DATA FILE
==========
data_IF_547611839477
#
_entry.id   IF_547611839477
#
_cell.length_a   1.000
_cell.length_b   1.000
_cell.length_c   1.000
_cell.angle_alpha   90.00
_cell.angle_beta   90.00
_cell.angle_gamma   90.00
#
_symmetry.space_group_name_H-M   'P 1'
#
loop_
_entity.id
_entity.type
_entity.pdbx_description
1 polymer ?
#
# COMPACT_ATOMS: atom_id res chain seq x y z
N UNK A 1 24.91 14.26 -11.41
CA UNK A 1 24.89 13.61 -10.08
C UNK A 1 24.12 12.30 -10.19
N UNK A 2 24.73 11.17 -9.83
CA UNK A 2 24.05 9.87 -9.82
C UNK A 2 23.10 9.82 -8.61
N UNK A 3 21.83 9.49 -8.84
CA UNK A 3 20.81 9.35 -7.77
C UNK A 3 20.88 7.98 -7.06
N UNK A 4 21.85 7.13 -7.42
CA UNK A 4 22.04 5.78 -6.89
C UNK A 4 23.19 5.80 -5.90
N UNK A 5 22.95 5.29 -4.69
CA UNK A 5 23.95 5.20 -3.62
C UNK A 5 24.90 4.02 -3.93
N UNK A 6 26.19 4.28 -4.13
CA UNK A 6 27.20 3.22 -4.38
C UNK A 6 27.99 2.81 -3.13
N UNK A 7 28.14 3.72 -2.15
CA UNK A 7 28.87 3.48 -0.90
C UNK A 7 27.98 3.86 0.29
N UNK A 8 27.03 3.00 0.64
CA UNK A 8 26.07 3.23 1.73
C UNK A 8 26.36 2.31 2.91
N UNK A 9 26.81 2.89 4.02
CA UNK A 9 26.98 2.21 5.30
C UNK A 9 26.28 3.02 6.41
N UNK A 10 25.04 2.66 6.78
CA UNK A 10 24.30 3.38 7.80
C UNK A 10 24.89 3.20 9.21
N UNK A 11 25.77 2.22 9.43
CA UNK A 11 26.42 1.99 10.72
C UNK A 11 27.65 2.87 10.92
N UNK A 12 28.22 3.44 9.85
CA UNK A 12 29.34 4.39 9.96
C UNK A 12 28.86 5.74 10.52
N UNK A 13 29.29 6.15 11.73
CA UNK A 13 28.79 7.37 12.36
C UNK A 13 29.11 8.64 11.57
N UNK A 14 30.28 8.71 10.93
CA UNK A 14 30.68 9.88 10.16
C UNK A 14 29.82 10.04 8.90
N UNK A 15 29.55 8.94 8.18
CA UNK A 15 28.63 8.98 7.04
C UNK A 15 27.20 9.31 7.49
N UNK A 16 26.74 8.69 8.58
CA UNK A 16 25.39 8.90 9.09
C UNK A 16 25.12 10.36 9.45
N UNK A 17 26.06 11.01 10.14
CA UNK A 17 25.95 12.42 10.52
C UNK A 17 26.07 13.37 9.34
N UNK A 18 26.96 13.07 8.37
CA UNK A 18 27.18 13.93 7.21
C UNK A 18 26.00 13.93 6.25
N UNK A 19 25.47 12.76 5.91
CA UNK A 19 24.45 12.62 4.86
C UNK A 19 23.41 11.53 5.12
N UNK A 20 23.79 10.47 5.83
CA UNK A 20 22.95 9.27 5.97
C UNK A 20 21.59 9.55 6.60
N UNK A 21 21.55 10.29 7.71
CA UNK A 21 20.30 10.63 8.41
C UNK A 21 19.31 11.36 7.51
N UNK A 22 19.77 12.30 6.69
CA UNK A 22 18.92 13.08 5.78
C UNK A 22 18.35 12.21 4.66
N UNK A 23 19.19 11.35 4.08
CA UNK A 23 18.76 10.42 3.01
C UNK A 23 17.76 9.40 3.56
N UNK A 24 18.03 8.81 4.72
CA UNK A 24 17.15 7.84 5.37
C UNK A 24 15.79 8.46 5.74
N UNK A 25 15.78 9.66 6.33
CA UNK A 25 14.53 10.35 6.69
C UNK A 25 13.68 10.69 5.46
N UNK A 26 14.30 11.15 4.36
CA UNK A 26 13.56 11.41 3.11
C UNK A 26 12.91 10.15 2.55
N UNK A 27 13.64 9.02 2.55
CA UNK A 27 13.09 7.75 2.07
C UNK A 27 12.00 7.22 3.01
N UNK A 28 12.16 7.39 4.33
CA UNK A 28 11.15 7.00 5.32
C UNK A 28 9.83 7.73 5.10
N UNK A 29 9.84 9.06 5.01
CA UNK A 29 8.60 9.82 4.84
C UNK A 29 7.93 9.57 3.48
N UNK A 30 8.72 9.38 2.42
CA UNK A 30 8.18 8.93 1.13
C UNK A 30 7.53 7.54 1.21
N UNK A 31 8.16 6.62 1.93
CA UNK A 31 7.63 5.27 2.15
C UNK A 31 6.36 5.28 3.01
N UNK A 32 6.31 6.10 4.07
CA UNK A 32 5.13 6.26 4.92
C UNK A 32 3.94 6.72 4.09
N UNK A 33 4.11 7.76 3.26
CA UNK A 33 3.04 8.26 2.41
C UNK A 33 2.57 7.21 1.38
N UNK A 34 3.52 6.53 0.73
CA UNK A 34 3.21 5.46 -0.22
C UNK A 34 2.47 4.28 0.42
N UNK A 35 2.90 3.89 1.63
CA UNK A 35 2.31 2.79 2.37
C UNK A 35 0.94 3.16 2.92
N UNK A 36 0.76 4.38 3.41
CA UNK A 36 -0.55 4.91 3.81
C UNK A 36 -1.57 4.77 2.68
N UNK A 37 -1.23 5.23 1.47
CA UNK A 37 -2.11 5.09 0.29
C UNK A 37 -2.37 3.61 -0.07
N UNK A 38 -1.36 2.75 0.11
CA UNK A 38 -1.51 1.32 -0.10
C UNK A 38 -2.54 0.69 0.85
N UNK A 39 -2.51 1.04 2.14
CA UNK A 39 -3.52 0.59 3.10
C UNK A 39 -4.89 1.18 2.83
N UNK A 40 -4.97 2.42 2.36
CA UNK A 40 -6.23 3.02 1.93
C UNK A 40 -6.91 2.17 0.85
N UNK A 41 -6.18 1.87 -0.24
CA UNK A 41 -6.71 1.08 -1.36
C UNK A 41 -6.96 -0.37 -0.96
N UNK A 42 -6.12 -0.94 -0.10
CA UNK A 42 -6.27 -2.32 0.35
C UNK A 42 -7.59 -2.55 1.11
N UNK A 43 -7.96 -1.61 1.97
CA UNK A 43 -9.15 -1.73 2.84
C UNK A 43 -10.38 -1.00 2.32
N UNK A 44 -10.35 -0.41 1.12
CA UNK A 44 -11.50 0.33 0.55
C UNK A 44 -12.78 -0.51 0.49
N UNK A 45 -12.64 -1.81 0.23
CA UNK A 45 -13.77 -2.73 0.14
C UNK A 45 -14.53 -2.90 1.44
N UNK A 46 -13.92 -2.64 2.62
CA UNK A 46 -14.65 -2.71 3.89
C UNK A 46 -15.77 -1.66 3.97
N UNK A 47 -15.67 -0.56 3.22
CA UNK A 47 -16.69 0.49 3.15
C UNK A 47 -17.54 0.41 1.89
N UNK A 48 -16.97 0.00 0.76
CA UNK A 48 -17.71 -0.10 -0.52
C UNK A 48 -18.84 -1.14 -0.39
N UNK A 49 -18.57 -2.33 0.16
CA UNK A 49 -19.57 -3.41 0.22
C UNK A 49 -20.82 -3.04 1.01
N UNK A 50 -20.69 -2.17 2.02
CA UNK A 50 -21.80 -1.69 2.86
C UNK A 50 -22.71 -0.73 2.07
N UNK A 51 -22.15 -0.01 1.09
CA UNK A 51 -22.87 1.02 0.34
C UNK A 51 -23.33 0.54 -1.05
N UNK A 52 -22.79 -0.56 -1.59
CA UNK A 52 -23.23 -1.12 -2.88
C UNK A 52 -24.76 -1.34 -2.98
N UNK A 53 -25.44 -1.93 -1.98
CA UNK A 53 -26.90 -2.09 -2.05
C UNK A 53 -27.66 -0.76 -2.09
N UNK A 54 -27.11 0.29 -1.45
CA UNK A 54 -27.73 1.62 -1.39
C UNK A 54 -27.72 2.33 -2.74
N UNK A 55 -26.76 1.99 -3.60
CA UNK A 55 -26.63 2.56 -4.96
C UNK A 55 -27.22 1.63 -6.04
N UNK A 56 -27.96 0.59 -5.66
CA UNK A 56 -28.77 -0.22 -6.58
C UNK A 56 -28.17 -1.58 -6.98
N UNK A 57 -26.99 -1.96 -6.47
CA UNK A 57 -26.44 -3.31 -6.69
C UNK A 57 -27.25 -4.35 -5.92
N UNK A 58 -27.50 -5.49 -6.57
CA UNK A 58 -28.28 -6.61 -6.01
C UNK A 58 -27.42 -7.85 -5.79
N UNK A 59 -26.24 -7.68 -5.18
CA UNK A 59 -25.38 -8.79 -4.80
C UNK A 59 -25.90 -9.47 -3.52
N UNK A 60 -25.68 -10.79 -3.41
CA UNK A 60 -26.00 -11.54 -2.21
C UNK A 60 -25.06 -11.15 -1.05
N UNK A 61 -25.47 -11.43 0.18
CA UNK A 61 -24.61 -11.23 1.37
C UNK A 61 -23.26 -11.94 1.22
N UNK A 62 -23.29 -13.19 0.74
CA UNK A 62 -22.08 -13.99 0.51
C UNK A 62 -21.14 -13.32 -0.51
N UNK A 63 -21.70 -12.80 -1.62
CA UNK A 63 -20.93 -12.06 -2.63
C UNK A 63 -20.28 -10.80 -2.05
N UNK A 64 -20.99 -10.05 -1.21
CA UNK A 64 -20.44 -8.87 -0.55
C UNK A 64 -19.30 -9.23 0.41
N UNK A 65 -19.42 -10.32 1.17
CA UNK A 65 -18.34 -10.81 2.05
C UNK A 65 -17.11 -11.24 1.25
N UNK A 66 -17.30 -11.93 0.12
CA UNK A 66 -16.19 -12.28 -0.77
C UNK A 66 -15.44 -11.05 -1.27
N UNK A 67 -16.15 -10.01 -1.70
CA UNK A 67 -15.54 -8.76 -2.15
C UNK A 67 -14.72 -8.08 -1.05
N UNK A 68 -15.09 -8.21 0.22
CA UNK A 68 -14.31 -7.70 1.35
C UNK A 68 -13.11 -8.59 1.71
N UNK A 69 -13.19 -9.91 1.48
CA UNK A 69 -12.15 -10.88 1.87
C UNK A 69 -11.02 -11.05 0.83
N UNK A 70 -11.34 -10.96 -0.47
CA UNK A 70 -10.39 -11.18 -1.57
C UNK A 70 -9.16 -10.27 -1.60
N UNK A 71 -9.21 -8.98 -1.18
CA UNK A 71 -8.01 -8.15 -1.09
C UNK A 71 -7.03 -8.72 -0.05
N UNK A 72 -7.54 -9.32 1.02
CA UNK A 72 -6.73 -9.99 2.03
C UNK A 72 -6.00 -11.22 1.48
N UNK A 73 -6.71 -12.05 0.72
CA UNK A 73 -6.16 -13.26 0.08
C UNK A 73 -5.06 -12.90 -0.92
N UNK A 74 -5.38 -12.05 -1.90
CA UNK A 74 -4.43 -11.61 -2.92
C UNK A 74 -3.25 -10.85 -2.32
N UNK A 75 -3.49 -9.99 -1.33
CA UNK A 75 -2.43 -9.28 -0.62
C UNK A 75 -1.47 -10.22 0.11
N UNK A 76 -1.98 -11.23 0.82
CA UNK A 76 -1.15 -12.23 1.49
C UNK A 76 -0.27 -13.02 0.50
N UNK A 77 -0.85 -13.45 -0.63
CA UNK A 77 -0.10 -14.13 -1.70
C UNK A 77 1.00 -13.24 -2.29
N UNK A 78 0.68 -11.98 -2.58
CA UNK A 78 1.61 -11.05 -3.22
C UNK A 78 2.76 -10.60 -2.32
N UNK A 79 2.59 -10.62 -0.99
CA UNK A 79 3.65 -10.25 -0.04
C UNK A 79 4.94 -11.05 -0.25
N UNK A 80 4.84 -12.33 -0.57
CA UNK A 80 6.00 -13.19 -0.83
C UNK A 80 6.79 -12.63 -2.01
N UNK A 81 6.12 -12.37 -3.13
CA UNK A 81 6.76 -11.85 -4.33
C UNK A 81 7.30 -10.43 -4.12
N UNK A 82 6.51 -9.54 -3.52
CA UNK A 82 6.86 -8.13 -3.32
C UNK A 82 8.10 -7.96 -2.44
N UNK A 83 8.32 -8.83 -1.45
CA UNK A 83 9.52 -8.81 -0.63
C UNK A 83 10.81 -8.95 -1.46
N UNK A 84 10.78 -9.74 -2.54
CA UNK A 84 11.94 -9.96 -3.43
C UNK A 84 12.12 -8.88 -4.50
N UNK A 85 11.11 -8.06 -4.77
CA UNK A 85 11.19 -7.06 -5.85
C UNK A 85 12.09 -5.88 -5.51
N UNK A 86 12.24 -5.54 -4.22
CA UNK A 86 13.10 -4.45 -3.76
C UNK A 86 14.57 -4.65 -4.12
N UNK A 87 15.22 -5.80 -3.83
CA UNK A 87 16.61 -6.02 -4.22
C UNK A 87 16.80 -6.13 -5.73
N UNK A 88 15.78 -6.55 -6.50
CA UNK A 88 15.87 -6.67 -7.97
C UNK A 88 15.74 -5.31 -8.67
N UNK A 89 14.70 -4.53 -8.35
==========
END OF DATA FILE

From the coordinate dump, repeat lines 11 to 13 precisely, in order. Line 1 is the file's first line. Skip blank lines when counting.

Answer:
#
_symmetry.space_group_name_H-M   'P 1'
#